For thousands of years the wine-grower has often been used in art, literature, religion or philosophy as a metaphor for hard work and human aspiration to cultivation. A wine-grower checks each vine seven times a year. Only with this care can quality really be achieved in the vineyard.


Old wood is already removed from the vines in January. This influences the yield and therefore the future quality of the wine. Quality-conscious wine-growers usually reduce the vine to two shoots.


In spring it is high season in the vineyard. Before the shoots appear the vine is stabilised by bending it and tying it in place. This ensures that each shoot is equally supplied with nutrients. Loosening the ground mechanically stimulates natural soil life.


The vines blossom in June. Growth is encouraged by removing excess shoots. Trained hands cut the fruit buds off in order to reduce the yield which leads to an especially good quality harvest in the autumn. Between June and August a strong wall of leaves also grows in the vineyard and this is kept in shape by fixing the vine shoots in place. In spite of this, individual leaves must be removed in order to improve the effect of light on the grapes and air circulation.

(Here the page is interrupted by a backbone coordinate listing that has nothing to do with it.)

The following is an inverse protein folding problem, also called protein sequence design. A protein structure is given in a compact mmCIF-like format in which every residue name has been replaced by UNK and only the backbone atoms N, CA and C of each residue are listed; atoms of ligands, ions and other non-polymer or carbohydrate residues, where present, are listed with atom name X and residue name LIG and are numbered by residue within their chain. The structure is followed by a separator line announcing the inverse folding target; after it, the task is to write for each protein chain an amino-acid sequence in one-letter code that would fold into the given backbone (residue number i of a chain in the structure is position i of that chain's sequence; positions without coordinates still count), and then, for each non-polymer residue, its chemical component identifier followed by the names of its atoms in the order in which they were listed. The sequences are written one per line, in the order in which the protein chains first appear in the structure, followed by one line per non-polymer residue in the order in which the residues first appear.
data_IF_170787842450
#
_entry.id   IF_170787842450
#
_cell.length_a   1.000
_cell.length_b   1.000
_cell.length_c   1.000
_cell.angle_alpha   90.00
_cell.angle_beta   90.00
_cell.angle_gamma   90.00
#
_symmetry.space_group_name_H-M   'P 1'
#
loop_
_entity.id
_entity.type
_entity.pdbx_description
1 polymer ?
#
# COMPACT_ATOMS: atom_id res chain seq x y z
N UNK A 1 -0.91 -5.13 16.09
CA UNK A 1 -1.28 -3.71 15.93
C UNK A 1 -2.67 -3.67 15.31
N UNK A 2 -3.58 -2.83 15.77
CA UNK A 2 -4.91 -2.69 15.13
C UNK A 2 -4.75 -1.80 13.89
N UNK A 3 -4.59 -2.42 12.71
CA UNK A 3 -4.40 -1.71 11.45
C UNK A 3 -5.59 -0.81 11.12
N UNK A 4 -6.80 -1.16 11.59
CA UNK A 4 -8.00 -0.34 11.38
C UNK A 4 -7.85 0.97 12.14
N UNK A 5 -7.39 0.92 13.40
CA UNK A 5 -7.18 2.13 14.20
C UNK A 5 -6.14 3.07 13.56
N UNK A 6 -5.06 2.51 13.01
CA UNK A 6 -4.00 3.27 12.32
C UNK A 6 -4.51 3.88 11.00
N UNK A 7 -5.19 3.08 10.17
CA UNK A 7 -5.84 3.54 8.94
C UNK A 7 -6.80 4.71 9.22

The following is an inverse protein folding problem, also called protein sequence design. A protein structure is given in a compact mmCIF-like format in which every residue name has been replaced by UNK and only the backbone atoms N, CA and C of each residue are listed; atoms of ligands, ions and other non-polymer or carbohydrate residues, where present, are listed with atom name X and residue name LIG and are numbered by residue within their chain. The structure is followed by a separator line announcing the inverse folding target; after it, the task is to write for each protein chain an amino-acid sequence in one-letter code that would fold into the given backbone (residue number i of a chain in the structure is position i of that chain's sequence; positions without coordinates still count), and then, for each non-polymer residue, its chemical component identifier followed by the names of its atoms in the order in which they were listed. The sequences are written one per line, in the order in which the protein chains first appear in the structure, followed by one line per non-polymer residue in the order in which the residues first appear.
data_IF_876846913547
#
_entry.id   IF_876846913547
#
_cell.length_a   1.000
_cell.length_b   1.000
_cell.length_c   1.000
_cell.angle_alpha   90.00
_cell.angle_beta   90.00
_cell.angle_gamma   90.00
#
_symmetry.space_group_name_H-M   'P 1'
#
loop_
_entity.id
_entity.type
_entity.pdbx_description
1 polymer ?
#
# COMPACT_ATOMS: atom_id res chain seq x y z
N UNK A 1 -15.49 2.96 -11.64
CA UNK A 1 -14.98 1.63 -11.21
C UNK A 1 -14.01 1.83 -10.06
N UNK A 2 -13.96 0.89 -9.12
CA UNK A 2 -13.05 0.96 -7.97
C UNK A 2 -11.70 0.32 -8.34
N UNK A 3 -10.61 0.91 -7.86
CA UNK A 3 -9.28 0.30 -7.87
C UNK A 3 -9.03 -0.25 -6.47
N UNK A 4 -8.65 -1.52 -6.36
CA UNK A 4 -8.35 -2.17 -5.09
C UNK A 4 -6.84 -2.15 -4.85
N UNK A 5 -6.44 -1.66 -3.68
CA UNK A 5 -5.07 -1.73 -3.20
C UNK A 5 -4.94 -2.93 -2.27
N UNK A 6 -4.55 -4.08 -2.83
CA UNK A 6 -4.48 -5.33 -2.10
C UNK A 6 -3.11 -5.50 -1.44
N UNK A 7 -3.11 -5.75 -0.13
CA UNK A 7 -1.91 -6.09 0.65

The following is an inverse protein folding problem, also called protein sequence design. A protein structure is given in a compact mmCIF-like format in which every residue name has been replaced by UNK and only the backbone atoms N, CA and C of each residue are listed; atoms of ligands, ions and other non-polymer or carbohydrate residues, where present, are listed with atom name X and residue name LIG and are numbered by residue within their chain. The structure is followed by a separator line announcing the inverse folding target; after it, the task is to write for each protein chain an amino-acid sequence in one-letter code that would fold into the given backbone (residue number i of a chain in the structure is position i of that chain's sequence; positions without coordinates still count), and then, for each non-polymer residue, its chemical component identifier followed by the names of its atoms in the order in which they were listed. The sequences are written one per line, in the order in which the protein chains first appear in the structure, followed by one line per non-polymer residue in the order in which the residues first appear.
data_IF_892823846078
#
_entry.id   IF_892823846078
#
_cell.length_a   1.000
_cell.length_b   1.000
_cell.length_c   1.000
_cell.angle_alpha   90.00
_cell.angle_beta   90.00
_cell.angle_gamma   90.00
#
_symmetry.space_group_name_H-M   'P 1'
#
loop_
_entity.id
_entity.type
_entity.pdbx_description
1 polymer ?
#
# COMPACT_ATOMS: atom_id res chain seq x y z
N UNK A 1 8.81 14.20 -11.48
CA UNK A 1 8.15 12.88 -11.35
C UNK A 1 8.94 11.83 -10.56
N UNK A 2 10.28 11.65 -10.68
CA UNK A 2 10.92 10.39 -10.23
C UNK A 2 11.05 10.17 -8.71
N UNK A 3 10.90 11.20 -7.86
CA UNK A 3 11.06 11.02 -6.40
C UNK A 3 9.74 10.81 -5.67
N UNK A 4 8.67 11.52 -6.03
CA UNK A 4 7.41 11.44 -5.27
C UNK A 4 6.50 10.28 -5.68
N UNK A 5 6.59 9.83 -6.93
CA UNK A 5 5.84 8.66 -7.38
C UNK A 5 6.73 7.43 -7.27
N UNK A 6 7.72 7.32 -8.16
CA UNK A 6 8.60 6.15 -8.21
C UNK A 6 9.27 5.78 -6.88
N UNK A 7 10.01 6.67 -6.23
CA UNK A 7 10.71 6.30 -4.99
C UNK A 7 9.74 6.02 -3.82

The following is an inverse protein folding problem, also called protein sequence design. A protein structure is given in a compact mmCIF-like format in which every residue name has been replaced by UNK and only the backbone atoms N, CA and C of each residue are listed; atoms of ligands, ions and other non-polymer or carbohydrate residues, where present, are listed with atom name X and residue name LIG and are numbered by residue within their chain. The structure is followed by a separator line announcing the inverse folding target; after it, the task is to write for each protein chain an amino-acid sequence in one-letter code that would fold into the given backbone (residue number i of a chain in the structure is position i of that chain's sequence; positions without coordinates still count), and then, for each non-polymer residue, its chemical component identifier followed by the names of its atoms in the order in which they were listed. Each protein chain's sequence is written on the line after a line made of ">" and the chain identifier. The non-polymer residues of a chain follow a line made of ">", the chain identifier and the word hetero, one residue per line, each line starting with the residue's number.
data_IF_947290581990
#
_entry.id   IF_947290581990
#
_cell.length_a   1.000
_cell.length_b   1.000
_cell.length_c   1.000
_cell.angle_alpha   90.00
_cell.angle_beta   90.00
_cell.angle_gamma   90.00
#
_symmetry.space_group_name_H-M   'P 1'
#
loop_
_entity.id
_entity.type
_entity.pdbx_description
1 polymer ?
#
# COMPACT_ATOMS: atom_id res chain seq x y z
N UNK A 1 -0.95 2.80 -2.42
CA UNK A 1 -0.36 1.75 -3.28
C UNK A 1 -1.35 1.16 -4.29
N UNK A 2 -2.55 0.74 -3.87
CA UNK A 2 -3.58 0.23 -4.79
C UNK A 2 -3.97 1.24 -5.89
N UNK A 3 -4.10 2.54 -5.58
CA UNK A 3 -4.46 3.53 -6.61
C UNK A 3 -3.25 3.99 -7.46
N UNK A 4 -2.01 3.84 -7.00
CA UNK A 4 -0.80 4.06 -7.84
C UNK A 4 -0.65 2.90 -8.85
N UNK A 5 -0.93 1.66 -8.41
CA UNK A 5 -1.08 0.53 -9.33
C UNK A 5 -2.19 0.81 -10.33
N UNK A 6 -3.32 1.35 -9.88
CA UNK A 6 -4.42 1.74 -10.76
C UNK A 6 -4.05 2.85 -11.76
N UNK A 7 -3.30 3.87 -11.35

Depending on the summer weather the wine harvest begins between the middle and end of September. The weather is now still an important factor. Rainfall shortly before or during the harvest would not be advantageous as the grapes then absorb more water. Wine-growers choose the best time to begin the harvest by using a refractometer which measures the ripeness of the grapes. If the Öchsle degree is high enough the grapes are then carefully harvested.

Sächsisches Staatsweingut GmbH
Wackerbarthstraße 1
01445 Radebeul
Tel. 03 51.89 55-0
Fax 03 51.89 55-150